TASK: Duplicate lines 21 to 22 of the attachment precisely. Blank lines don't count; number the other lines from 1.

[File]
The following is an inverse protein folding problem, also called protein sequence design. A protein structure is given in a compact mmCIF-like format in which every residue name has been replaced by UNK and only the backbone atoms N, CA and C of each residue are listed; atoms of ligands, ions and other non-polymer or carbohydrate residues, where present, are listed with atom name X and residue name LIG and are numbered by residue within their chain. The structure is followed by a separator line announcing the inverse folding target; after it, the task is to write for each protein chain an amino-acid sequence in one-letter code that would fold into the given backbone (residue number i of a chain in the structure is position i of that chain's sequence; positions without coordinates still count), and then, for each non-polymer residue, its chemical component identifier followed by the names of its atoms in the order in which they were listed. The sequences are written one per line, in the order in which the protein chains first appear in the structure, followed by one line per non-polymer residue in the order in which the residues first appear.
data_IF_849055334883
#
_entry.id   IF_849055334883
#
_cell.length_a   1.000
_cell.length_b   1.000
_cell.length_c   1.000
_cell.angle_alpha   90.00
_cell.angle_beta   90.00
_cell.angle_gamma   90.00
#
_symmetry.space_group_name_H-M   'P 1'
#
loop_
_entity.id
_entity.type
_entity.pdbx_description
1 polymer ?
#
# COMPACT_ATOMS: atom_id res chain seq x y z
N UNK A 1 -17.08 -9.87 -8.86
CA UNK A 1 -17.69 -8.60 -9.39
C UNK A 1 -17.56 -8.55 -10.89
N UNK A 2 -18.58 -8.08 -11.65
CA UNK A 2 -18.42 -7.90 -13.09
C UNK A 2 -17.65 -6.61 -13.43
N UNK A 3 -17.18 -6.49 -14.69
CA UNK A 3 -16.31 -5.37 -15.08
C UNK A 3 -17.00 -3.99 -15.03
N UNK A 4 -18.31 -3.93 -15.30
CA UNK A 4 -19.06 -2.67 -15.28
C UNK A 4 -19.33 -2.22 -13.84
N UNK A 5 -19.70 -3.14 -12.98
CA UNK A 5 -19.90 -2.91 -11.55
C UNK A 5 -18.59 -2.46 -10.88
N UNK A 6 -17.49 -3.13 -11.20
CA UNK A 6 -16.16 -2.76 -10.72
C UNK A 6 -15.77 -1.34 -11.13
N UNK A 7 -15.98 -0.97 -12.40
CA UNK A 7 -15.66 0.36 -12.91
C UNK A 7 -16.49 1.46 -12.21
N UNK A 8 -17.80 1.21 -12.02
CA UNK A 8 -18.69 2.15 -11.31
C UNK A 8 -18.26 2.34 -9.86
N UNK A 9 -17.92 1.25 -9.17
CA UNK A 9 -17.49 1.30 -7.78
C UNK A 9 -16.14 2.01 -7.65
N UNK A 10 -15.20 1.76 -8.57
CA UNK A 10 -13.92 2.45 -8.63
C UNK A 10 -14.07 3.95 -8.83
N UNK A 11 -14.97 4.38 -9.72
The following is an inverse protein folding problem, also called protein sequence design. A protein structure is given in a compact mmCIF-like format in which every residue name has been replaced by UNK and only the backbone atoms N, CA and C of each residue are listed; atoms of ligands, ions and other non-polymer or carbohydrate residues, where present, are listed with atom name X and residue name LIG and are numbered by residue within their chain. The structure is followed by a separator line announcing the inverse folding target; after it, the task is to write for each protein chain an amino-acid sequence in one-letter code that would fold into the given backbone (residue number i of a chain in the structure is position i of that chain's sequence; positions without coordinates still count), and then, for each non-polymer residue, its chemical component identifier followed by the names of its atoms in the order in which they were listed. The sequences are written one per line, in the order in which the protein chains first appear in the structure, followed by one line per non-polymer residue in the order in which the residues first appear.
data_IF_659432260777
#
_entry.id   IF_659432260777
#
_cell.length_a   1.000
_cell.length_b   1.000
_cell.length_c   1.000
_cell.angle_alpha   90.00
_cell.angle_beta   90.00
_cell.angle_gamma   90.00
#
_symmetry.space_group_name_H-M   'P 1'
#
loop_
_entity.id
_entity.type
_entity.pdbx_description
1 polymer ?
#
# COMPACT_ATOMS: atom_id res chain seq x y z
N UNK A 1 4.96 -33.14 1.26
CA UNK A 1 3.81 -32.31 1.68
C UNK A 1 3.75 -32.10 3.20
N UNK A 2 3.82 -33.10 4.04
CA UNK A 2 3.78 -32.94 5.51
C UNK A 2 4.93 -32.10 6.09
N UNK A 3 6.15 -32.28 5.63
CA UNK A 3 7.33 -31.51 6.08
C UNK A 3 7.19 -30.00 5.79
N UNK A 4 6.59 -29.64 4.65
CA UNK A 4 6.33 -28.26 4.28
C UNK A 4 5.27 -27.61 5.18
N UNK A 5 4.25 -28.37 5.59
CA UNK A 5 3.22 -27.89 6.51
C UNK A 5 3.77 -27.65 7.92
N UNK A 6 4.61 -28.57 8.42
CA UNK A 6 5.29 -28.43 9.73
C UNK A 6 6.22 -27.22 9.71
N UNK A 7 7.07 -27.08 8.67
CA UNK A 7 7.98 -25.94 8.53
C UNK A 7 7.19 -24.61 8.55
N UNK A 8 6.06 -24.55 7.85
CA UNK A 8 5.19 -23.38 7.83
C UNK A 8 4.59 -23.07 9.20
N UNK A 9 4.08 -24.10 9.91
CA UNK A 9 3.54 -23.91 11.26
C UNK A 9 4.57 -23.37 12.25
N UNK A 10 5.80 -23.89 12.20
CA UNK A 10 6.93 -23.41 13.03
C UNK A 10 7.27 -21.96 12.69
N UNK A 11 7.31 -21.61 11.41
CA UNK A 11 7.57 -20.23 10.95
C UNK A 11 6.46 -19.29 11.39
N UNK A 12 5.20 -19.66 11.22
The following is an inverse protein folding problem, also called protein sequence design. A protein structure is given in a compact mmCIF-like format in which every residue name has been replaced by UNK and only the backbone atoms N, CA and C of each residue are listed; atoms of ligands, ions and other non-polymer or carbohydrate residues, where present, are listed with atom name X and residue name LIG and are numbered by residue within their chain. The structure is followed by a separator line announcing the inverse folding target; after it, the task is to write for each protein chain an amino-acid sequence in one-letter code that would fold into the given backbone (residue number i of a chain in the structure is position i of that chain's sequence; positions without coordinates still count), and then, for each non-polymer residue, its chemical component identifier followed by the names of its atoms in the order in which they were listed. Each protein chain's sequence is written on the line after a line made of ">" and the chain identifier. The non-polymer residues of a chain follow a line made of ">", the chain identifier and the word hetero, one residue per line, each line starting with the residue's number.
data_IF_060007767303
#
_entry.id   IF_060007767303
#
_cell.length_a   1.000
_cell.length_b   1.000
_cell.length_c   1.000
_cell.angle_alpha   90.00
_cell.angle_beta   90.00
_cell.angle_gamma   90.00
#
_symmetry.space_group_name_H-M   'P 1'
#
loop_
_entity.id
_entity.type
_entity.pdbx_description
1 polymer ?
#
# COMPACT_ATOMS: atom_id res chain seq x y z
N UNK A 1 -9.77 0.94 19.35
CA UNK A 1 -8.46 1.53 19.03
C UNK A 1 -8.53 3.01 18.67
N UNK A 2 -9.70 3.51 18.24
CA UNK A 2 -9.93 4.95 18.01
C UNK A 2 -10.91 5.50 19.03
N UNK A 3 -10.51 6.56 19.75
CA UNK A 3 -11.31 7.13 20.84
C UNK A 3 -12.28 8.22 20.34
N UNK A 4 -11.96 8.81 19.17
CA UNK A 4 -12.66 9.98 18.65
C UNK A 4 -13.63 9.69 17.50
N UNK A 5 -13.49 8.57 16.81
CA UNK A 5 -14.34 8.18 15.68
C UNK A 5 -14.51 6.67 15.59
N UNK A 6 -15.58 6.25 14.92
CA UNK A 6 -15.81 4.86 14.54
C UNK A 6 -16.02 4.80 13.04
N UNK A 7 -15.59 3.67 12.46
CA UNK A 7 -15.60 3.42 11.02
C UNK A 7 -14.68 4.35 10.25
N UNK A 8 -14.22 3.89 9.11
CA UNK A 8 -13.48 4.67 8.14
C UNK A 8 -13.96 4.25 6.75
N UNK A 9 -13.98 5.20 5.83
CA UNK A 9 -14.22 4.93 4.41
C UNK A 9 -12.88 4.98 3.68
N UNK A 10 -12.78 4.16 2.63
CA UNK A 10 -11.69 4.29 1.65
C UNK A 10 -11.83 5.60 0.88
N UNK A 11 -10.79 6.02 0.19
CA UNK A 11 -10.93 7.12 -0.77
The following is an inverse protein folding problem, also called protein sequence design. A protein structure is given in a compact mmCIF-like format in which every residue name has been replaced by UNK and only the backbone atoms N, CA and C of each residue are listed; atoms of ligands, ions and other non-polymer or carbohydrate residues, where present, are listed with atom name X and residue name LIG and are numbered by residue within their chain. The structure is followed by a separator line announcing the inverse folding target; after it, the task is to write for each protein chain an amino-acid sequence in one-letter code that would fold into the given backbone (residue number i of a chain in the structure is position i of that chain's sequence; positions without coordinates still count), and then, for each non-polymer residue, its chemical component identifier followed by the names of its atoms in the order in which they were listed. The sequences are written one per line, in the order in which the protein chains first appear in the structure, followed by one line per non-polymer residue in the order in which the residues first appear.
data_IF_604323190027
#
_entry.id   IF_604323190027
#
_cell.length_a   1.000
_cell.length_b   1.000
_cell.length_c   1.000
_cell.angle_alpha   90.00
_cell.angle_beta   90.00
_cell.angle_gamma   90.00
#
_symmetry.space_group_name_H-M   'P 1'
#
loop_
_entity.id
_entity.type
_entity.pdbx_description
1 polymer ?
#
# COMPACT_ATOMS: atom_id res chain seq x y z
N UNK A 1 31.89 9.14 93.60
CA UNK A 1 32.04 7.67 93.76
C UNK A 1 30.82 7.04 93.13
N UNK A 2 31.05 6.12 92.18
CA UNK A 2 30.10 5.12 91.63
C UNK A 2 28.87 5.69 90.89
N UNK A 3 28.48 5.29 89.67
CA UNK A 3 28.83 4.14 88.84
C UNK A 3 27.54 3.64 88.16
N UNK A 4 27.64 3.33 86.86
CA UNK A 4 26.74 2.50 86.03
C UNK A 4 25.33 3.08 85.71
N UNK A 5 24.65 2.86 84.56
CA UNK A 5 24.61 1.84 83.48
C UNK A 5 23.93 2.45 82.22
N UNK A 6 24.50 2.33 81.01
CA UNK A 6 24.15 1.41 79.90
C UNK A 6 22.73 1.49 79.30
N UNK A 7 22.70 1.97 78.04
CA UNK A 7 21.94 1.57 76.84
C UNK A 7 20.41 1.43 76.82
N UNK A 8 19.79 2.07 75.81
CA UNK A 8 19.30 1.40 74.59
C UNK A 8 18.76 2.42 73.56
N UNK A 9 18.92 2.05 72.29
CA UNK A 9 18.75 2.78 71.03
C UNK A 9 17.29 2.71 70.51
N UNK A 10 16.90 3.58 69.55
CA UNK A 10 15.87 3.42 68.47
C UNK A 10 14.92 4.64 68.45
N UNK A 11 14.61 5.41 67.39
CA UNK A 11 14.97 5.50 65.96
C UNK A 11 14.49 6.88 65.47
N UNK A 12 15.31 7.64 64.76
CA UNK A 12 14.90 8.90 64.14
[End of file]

# COMPACT_ATOMS: atom_id res chain seq x y z
N UNK A 1 -17.08 -9.87 -8.86